- The Netherlands is located in Western Europe, bordered by Belgium to the south, Germany to the east and the North Sea to the north and west. Geographically, the Netherlands is a flat, low-lying country formed by the estuary of four important European rivers: the Rhine, the Meuse, the Ems and the Scheldt.
- Two-thirds of the country is threatened by flooding. Through history, the country has defended itself against threats posed by water, building dikes and dams, canalizing rivers and reclaiming land from the sea. Today, about 9.6 million of its inhabitants (60% of the population) live below sea level, and about 70% of the country’s GDP is generated below sea level thanks to a 3,500 km primary flood defence system composed of dikes and sand dunes.
- Although there are some local water shortages, the presence of large rivers such as the Rhine and its tributaries, as well as the Meuse, ensures that water quantity and water allocation to various sectors are not generally an issue in the Netherlands. Only 9% of the total annual renewable water resources is used. In recent years, however, periods of low river flow have become more frequent and tended to last longer.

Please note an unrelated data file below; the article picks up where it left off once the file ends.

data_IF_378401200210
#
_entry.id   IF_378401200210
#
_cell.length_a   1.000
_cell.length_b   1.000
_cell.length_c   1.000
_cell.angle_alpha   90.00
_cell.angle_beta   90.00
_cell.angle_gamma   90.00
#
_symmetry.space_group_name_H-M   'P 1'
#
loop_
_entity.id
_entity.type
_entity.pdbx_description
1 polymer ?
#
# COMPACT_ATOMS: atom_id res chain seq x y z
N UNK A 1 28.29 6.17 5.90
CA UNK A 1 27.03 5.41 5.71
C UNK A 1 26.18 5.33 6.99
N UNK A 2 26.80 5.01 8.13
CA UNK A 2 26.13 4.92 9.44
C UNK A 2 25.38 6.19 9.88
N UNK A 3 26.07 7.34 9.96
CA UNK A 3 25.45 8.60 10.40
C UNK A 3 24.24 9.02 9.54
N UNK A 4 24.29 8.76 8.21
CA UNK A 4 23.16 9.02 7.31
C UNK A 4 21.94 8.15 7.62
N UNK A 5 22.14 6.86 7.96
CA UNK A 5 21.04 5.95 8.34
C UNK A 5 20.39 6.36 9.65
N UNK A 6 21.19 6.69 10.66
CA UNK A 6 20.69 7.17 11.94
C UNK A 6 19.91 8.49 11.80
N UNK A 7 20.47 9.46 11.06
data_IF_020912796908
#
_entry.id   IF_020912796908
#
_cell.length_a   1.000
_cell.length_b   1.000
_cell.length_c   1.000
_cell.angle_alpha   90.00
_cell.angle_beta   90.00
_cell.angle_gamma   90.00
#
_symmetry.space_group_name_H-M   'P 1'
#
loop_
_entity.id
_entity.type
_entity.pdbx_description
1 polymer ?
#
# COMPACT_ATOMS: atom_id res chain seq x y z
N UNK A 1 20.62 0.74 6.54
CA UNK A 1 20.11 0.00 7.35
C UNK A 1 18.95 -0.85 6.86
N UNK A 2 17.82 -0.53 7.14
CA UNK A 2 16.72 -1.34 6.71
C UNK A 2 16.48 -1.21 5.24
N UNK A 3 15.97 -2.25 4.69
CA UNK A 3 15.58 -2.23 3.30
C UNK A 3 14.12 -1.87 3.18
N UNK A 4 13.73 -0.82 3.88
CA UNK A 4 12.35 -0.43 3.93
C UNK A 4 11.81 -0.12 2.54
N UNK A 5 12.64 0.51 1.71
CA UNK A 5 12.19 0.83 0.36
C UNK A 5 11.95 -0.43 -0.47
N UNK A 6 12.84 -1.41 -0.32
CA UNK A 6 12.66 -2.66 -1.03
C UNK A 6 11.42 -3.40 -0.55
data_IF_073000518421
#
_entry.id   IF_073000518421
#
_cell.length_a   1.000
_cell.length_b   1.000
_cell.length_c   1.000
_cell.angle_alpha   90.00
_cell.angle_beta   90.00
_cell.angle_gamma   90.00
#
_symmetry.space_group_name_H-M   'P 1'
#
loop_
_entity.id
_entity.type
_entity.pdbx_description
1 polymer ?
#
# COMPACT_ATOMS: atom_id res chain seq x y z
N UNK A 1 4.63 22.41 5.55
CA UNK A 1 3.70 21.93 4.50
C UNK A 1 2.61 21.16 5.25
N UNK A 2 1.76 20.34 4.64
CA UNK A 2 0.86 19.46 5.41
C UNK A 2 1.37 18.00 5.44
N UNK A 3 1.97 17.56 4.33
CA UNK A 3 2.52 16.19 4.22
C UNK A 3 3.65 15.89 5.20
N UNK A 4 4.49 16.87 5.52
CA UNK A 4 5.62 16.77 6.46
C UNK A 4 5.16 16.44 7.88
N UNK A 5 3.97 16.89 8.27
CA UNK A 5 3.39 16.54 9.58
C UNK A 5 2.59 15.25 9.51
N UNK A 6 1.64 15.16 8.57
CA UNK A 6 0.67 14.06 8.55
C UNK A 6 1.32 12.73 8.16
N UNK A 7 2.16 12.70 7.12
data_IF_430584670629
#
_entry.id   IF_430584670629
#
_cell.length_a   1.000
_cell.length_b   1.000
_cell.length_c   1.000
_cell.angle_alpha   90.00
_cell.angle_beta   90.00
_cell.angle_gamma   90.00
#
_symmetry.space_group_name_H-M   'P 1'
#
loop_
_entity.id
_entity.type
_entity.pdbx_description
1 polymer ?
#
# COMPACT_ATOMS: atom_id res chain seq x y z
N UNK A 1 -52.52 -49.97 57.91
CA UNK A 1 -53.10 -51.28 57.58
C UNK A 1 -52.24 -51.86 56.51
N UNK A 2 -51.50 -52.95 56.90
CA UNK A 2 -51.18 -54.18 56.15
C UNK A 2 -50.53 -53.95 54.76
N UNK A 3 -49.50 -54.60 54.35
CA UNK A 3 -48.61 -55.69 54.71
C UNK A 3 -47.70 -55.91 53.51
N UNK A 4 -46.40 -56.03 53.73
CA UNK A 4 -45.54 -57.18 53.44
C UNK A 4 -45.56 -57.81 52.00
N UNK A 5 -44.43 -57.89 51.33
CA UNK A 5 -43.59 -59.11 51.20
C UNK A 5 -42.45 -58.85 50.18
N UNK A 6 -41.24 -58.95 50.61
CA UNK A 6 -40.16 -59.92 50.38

- Responsibility for the management of natural water systems in the Netherlands and for protecting residents from flooding is largely allocated to the Waterschappen (regional water authorities or water boards). The 26 current Waterschappen constitute a fourth form of government body in the Netherlands, alongside the central, provincial and municipal governments.
- Floods: The main challenge. Floods have always been a major threat in the Netherlands. They can come from storm surges from the sea, high river discharges after heavy rain or snow-melt upstream, or intense local rainfall.
The section “Did You Know…?” is taken from the 3rd World Water Development Report “Water in a Changing World“.